MuseumLink Project Info
  Ice Ages    
Present Day Forests
Recent Forests
Ancient Forests
Ice Ages
Late Glacial
Nelson Lake
How Do We Know?
Human Inspiration
Tree Guide
Teacher Orientation
      Glaciers covered Illinois
Prairie has not always dominated the Illinois landscape. Glacial ice, steppe or tundra-like vegetation, and deciduous and coniferous forests have covered the state. 

Glaciers have advanced and retreated many times over the last 1.8 million years (scientists refer to this time period as the Pleistocene). 

During the last two glaciations, the Illinois and the Wisconsin, ice covered major portions of the state. 

  • During the Illinois, 186,000 to 128,000 years ago, ice covered most of Illinois. 
During the Wisconsin, the ice advanced into Illinois approximately 30,000 years ago. It reached farthest south (at Shelbyville, Illinois) by 24,000 years ago. It then advanced and retreated several times before finally disappearing from the State by about 17,000 years ago. 


Much of what we know about the changing plant communities and past environments in Illinois is based on fossil pollen. (use back button to return here) Many plants are wind pollinated, and some of this pollen falls or is washed into lakes and wetlands, where it is preserved in the sediments. 

Scientists have learned what the forests in different areas of Illinois looked like by studying fossil pollen.

Southern Illinois
Pollen data from several sites in southern Illinois provide some information on plant communities present during the late Illinois and early Wisconsin Ice Ages, and the time between the two glaciers. 

End of the Illinois glacier
These data show that when the Illinoisian ice retreated, a conifer forest grew and covered southern Illinois. The dominant trees were spruce and pine. Today, this type of forest exists along the Canadian border with the United States and northward. So we know the climate must have been cool.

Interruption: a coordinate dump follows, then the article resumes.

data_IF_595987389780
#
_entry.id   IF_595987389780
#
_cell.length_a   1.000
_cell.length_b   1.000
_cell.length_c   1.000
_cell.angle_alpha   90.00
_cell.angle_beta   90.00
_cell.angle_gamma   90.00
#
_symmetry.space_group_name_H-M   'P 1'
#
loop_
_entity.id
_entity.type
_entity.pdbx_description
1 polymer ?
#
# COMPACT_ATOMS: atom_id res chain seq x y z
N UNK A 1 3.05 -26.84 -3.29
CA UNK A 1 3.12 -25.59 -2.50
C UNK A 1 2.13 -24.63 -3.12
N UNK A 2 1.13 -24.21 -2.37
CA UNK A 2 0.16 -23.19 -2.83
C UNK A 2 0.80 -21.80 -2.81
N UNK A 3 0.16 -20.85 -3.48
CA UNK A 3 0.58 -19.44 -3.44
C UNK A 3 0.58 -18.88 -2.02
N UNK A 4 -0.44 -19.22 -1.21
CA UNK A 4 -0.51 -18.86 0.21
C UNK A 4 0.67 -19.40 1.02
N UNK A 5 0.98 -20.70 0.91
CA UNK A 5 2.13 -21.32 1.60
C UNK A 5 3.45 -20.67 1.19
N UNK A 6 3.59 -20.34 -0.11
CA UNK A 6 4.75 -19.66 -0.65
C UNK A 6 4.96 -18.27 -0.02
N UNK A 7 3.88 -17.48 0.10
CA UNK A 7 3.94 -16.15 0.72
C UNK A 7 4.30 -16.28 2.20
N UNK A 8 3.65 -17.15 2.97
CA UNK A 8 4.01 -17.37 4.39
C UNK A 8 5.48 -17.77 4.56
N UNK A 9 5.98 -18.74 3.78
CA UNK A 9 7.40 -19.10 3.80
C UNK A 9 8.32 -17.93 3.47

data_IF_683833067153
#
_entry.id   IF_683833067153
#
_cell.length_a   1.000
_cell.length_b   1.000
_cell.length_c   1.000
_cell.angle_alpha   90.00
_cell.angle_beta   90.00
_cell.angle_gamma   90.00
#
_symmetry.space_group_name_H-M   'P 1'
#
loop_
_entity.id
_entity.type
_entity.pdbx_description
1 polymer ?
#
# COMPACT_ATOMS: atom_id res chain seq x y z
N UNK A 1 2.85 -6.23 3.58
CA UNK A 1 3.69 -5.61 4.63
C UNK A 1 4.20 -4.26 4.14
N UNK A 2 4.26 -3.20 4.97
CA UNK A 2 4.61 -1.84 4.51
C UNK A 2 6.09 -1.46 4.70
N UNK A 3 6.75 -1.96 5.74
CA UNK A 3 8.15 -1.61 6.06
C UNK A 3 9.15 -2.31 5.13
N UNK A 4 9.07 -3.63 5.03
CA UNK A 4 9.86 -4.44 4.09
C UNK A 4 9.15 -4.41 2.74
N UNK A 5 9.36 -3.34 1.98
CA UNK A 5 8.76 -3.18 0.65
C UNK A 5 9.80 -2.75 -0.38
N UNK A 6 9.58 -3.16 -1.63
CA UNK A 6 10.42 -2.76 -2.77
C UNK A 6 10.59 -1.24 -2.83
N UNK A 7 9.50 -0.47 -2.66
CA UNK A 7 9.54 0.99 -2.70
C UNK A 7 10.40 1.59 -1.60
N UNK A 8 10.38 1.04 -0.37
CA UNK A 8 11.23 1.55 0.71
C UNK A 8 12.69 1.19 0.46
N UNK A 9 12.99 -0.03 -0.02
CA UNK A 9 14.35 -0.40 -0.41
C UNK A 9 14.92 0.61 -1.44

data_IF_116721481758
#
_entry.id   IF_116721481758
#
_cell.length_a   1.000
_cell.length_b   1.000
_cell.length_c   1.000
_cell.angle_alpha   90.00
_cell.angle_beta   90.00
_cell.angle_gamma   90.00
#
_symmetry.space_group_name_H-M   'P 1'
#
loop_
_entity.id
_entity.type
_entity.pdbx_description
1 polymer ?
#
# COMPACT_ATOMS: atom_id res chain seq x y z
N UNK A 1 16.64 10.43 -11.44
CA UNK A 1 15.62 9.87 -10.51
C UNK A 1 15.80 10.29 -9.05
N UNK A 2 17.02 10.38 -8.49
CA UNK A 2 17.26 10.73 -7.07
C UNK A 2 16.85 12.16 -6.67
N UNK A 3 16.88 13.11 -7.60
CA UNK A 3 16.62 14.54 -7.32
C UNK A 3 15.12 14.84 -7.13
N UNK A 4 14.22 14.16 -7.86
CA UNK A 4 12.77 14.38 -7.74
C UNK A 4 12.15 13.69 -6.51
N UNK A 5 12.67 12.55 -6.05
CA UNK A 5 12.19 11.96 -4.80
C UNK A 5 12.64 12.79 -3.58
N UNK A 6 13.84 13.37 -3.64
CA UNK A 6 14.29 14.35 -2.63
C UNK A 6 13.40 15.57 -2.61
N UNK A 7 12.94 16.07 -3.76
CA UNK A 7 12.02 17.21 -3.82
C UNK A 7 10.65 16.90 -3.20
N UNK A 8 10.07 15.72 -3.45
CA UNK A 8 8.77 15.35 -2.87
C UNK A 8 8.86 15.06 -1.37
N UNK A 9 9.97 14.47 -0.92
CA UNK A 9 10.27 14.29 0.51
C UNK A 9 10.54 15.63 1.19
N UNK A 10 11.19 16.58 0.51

Between glaciers (Interglacial)
The climate between glacial periods first became warmer and wetter, and the conifer forest was replaced (slowly and gradually) by a deciduous forest characteristic in more temperate climates. The dominant trees were oak, elm, hickory, and beech. As the climate continued to become warmer and drier, savanna-type vegetation developed. Grasses, ragweed, and oak became most common. 

Arrival of the Wisconsin glacier
A deciduous forest developed at the end of the last interglacial as conditions became moister. As the Wisconsin ice advanced the climate became drier and cooler. Open spruce forests developed by the end of the Wisconsin glaciation. This type of forest prefers a cooler and drier climate than does a deciduous forest.

Northern and Central Illinois
Pollen data from Biggsville, a site in northwestern Illinois, provide a record of plants growing during a period that occurred just before the Wisconsin ice advanced into Illinois - a time from approximately 36,000 to 30,000 years ago. 
The Wisconsin glacier arrives
At the beginning of this period, jack pine and spruce were common, but spruce became more dominant as climate became cooler. Pine had disappeared by the time the glaciers advanced into Illinois. The Wisconsin glacier overrode a spruce forest (use back button to return here) as it advanced into central Illinois. 

Along the glacier margin, tundra developed, and this persisted for some time after the glacier retreated. Sedges (grass-like plants) were common in the tundra vegetation.

Spruce logs Buried spruce logs, Tonica Illinois


Behind the ScenesArtNative AmericanForestPrairieSite Index Home
Contact Us

© 2000 Illinois State Museum